For those of you who don’t live in the region, you may be shrugging your shoulders to say ‘so, what’s the big deal?” In the Middle East being a doctor, engineer or businessman are the top 3 careers that parents want their sons and daughters to be apart of. Being a chef isn’t something that is held in high regard here, which is something I find quite funny, because there are chefs who earn a handsome living.
Ever since I’ve known Sam, I have been impressed with his intellect, wit and knowledge of herbs, flavors and meat cuts. We have had many conversations where we have discussed many recipes, cooking technique and sauces.
In 2010, Sam informed us that he was a chef in a very reputable restaurant in Maadi. A few friends of mine and I went to ‘The Cellar Door’ for a meal to test Sam’s culinary skills in a restaurant. As we walked in to the restaurant we came face to face with our friend in his chef’s coat, talking to the diners and asking them how they enjoyed their meal. When he saw us come in, it looked like he got a bit nervous because we would be some of his toughest critics, especially because we all know how to cook well and have high standards when it comes to pleasing our palates.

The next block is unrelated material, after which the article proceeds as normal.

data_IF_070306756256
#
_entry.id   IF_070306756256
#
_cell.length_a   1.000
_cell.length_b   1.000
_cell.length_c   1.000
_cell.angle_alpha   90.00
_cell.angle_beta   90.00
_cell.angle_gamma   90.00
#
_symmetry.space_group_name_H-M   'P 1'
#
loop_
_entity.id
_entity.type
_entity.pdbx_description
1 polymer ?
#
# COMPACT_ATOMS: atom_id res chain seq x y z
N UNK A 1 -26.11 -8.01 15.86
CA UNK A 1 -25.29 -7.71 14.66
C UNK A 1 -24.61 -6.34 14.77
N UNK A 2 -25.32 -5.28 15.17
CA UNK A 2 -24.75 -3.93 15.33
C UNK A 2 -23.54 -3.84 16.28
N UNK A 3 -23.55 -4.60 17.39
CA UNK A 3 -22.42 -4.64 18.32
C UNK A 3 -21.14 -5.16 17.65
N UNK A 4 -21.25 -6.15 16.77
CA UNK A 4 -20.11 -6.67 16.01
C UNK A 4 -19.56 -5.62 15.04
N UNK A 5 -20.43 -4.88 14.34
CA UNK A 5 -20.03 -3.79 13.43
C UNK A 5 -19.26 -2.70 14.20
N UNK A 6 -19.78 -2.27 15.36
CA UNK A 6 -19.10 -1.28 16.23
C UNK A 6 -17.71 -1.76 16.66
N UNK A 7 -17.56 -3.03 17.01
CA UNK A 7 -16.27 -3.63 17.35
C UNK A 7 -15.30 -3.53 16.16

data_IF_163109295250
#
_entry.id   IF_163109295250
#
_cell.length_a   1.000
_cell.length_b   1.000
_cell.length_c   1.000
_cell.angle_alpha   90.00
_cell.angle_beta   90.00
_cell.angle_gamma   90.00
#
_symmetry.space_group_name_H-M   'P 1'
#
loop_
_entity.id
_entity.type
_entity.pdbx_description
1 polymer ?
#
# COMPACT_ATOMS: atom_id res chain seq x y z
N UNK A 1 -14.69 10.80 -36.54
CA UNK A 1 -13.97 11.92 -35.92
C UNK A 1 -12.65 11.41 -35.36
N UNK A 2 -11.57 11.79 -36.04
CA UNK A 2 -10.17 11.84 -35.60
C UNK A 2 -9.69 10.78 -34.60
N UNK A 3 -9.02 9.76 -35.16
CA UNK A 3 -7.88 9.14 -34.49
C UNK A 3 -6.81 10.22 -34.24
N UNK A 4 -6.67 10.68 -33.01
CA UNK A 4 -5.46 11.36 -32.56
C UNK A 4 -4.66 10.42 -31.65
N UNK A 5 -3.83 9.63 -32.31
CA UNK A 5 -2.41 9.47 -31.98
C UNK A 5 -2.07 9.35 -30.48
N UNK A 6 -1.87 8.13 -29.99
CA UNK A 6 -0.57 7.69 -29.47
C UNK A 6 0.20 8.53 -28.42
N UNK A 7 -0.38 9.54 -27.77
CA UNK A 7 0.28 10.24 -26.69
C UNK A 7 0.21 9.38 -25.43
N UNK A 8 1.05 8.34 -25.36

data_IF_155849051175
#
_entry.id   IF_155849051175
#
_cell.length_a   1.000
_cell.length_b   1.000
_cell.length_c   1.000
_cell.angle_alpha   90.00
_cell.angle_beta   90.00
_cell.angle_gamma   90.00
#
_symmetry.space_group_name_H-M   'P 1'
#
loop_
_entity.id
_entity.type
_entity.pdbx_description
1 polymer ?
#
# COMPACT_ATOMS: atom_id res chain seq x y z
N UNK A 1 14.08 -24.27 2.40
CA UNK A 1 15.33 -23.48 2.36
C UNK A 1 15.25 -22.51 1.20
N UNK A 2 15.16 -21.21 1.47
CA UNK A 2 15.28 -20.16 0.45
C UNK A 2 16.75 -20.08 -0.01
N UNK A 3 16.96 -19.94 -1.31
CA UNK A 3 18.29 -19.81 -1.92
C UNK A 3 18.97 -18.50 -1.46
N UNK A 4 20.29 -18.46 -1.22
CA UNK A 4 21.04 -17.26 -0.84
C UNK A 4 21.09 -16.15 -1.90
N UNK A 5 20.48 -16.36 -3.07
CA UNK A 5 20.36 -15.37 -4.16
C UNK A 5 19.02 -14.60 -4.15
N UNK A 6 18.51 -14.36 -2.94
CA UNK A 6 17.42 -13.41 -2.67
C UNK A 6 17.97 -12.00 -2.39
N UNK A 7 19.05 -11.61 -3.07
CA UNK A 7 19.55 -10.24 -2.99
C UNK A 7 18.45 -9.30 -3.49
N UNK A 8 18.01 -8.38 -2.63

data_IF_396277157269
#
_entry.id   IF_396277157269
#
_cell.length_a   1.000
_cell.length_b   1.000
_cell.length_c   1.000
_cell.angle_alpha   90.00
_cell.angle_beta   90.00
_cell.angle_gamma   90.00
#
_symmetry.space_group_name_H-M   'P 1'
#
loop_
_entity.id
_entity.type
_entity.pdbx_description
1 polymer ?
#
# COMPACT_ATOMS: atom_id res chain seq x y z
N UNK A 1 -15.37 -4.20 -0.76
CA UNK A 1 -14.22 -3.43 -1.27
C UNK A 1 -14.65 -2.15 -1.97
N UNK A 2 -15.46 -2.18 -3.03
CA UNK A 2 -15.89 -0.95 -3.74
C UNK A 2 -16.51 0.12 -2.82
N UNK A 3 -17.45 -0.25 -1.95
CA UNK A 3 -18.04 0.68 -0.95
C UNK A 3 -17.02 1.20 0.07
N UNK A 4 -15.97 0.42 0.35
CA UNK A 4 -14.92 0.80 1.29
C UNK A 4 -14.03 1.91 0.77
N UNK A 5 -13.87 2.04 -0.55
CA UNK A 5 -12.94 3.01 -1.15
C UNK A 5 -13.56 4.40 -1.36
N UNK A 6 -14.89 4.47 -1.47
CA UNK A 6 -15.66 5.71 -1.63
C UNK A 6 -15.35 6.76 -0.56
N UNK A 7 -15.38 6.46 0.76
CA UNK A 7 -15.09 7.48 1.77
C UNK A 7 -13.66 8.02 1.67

We all ordered a range of appetizers, main dishes and deserts. I have to admit that our two-and-a-half hour journey to the restaurant across the city and through traffic was worth every bite. My mushroom, rocket salad with apple was different and enjoyable. My main dish was chicken with a Moroccan twist to it. The chicken breast was rested on a bed of perfect raisin risotto – I was in poultry heaven and would have licked the plate clean if I hadn’t been in a restaurant! Although the recipe wasn’t one of Sam’s, he did oversee the preparation of it that night. To end my dining experience at the cellar door I order the chocolate raspberry mouse cake. The combination of the two flavors complimented each other perfectly and it was as sweet as ones first kiss. My friends whom I accompanied to the restaurant were just as pleased with their dining experience. We did have a few suggestions on how to tweak a few of the dishes and Sam listened intently and appreciated the honest criticism.